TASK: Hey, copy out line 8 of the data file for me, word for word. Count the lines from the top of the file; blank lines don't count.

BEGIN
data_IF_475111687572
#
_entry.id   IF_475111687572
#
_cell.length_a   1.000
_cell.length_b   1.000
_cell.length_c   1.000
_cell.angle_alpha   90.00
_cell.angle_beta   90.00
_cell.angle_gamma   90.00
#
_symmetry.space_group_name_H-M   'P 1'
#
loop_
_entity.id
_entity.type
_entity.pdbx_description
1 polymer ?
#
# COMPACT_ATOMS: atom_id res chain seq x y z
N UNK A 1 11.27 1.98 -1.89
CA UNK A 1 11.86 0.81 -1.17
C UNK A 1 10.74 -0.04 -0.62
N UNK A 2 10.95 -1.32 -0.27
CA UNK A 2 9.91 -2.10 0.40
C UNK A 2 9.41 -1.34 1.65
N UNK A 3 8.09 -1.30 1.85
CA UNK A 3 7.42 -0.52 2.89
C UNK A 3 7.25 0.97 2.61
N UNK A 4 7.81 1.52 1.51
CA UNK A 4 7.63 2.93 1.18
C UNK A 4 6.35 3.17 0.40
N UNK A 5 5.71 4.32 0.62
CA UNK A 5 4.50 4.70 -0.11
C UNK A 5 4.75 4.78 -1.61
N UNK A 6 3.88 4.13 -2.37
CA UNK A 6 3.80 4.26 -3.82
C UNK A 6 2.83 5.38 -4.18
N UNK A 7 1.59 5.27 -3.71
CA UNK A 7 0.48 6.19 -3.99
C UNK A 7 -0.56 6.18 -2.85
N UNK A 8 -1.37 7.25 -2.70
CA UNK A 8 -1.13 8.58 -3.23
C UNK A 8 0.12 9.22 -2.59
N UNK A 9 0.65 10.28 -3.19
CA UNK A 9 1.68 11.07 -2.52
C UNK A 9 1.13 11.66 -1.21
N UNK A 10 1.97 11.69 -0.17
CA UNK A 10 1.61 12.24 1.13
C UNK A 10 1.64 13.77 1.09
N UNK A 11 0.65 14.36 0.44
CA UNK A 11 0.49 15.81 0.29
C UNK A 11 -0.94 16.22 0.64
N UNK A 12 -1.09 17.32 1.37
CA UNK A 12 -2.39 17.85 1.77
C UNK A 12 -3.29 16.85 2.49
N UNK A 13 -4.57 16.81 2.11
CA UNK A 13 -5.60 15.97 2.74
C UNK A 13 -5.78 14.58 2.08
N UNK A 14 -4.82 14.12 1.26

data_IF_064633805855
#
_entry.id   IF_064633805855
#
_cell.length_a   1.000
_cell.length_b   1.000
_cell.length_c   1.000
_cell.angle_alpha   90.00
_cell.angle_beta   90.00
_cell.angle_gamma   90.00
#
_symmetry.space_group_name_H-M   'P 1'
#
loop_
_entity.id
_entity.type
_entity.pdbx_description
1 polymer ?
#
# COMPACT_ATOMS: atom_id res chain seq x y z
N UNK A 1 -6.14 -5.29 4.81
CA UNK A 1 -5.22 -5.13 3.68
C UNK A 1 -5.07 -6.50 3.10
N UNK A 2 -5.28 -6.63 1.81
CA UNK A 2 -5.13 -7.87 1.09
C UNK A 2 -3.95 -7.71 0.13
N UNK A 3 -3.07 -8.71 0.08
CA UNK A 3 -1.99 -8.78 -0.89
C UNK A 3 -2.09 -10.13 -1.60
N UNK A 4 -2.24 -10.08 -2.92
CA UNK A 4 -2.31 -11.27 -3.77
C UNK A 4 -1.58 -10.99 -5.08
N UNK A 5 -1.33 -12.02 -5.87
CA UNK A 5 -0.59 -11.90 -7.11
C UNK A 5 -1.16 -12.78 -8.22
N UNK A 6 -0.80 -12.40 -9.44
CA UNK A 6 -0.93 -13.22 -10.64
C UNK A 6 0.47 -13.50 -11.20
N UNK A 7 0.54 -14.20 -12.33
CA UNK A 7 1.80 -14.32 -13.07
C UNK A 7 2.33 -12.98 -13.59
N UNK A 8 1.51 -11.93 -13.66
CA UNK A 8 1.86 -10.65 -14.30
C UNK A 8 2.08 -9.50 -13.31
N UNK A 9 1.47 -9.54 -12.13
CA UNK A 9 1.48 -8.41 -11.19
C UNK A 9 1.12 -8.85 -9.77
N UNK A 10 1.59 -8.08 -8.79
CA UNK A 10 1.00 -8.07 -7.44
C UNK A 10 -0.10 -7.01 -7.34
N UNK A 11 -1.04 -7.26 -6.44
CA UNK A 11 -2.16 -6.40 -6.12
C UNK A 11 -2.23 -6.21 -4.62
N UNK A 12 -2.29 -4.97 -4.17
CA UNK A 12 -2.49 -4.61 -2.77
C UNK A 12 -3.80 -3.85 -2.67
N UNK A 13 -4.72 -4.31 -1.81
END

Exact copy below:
_cell.angle_alpha   90.00